See Belgium Sees First Case of Minor Being Granted Euthanasia, Fox News, September 17, 2016.
Tuesday, August 23, 2016
The IRS will implement new rules likely limiting techniques used by rich individuals to lower their estate and gift taxes. These new regulations apply to valuation discounts, which allow people with assets greater than the current $5.45 million exemption to lower the value of their assets subject to gift and estate taxes. Asset owners of this type typically put their assets into a holding company that is not traded, giving shares of the company to family or charity. Subsequently, the assets’ value drops due to dispersed control of the company. The proposed regulations will allow the IRS to ignore these discounts.
See Laura Saunders, The Controversial Way Wealthy Americans Are Lowering Their Estate Taxes, Wall Street Journal, August 19, 2016.
Special thanks to Naomi Cahn (Harold H. Greene Professor of Law, George Washington University School of Law) for bringing this article to my attention.
New Treasury guidelines will require that residential property be subjected to inheritance tax even if the property is owned offshore. These guidelines add pressure to wealthy UK residents who are domiciled elsewhere; it forces them to consider the benefits of remaining in the UK. The rules will take effect on April 6, 2017 and subject non-domiciled residents to inheritance tax on their residential property. However, the guidelines will allow non-domiciled individuals a grace period until April 2018 to separate their assets.
See Hugo Greenhalgh, UK Inheritance Tax Move to Hit Non-Doms, Financial Times, August 20, 2016.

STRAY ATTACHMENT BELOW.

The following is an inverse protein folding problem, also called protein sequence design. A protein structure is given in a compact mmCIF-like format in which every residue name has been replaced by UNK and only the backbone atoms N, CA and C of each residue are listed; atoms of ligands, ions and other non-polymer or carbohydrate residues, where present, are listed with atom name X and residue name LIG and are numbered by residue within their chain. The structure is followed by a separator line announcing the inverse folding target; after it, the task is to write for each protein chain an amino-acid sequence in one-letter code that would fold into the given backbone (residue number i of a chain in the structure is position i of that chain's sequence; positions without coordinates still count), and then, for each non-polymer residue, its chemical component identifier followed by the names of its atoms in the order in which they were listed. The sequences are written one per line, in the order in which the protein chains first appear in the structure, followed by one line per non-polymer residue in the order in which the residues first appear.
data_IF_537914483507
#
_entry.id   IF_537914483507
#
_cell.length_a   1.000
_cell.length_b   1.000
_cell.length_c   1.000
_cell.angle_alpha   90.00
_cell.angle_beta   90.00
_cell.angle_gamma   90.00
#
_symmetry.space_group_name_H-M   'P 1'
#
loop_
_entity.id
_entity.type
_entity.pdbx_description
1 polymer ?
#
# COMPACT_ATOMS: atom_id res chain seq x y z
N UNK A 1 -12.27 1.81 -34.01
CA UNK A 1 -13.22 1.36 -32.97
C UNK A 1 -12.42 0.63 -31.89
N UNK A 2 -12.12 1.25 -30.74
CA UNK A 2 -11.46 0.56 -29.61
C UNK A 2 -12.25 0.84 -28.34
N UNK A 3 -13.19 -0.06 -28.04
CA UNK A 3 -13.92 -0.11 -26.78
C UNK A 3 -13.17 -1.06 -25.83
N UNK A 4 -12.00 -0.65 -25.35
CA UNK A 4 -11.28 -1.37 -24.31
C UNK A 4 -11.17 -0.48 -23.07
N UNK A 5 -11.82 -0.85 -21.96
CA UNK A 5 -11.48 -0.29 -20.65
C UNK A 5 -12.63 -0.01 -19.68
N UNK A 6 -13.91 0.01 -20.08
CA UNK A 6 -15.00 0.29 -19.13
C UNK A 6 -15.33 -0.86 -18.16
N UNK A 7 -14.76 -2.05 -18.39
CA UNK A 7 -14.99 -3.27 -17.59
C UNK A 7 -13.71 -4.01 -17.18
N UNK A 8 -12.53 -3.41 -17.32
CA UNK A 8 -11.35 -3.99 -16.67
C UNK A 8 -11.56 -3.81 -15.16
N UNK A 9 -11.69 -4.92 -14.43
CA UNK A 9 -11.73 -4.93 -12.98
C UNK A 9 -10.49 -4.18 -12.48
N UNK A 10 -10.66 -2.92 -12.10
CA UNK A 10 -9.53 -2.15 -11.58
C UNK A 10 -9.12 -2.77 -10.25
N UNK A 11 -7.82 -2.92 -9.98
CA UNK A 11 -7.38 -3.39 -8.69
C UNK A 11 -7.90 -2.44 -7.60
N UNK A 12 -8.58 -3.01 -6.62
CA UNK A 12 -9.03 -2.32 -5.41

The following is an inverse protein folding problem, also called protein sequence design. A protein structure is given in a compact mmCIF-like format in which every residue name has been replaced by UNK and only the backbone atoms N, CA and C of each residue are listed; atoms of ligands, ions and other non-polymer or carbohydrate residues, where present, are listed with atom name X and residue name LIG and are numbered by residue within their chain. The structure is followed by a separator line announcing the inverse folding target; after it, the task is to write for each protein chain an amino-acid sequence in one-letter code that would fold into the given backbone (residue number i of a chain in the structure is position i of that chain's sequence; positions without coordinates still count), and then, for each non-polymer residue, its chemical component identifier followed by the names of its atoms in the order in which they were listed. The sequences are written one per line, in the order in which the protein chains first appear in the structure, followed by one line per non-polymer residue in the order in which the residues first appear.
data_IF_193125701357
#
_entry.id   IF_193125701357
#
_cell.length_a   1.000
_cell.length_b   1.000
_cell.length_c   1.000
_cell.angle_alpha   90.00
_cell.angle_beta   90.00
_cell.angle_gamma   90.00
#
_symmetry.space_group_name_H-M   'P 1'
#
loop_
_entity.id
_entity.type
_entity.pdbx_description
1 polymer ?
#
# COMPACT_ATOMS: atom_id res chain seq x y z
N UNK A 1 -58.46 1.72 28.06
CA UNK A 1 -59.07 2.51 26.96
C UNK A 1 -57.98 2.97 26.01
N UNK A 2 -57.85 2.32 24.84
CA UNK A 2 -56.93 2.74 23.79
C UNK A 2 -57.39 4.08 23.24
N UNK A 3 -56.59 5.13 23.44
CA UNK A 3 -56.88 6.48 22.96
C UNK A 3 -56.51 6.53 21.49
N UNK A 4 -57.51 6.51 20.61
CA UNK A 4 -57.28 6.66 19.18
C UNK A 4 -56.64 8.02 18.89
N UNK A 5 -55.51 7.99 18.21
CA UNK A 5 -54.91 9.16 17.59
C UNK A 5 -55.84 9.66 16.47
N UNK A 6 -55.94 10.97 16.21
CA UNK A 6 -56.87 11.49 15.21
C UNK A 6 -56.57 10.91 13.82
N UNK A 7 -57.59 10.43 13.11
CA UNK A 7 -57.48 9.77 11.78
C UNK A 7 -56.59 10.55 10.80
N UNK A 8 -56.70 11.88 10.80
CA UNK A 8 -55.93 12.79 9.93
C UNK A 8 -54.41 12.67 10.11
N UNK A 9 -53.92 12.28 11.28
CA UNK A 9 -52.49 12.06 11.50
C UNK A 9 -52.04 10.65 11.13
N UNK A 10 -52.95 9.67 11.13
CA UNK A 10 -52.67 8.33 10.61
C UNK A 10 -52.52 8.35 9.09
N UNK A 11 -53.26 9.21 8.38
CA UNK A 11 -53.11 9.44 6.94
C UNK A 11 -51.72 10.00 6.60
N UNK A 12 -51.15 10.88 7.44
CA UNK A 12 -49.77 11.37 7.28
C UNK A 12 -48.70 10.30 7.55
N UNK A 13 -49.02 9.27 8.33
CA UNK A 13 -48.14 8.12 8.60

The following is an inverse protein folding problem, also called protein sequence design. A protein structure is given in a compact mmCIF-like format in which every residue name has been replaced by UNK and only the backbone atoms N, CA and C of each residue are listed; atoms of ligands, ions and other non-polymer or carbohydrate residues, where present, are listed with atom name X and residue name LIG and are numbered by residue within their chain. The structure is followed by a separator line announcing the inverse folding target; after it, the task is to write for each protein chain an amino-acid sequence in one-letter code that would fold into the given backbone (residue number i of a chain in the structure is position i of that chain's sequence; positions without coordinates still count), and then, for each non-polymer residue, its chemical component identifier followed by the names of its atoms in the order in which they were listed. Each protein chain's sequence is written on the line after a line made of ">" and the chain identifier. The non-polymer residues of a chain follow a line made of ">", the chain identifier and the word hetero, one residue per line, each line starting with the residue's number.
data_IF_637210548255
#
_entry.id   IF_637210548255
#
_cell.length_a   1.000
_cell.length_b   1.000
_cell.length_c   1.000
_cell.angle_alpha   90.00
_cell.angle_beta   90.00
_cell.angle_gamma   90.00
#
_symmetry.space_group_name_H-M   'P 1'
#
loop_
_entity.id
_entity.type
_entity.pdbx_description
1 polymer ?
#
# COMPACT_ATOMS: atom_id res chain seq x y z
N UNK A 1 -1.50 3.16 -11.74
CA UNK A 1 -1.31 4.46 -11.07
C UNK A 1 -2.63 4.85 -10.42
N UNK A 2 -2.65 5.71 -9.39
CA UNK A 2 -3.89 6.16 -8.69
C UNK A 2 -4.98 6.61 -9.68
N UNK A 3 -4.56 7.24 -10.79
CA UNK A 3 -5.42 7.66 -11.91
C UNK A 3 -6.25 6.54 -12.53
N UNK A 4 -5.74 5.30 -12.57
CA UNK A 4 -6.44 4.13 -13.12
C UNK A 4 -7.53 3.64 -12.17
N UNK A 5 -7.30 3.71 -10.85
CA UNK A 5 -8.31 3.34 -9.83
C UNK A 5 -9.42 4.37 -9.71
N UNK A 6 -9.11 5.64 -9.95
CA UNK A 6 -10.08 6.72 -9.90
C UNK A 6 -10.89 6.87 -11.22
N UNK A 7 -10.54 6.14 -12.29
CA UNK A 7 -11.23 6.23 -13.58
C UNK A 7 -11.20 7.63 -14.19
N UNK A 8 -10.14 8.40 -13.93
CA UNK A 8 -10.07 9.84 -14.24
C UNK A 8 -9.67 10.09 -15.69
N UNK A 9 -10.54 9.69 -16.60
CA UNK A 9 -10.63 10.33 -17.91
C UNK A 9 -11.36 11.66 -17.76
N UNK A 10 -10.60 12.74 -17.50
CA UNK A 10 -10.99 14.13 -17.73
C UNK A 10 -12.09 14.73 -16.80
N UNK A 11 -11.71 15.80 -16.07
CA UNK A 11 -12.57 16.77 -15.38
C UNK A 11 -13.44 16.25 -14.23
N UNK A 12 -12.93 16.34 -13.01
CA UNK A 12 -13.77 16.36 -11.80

Special thanks to Joel Dobris (Professor of Law, UC Davis School of Law) for bringing this article to my attention.
Friday, August 19, 2016
The section 2704 new proposed regulations may be the most significant regulations in the transfer tax area in a long time, resulting in substantial restrictions on valuation discounts for transfers of interests in family entities. Please click here for a detailed analysis of the Section 2704 proposed regulations and planning implications.
Monday, August 15, 2016
In July, Betsy Davis sent out invitations to her “rebirth” party, one that required emotional stamina, centeredness, and openness. The party would conclude with a physician-assisted suicide. For the past three years, Betsy had been losing control of her body due to ALS. Her party came one month after California passed a law that gave terminally ill patients the option to hasten death. Her friends and family were at peace knowing she was able to turn her departure into a work of art.
See Karen Mizoguchi, Terminally Ill California Woman with ALS Throws One Last Party Before Ending Her Life, People, August 11, 2016.
Monday, August 8, 2016
As of Saturday, a new Medicare law is in force that requires hospitals to notify patients of the possibility that they could incur substantial out-of-pocket medical costs if their stay is more than 24 hours without being formally admitted. The problem stems from patients who are under “observation”—for fear of Medicare penalizing over inappropriate admissions—making them liable for large hospital bills; further, Medicare will not pay for any subsequent nursing home care, unless the patient was an inpatient for three consecutive days. Patients can expect to start receiving these warnings in January. With this new law, the estimated notices per year are 1.4 million.
See Robert Pear, New Medicare Law to Notify Patients of Loophole in Nursing Home Coverage, NY Times, August 6, 2016.
Special thanks to Jerry Borison (Professor of Law, University of Denver Strum College of Law) for bringing this article to my attention.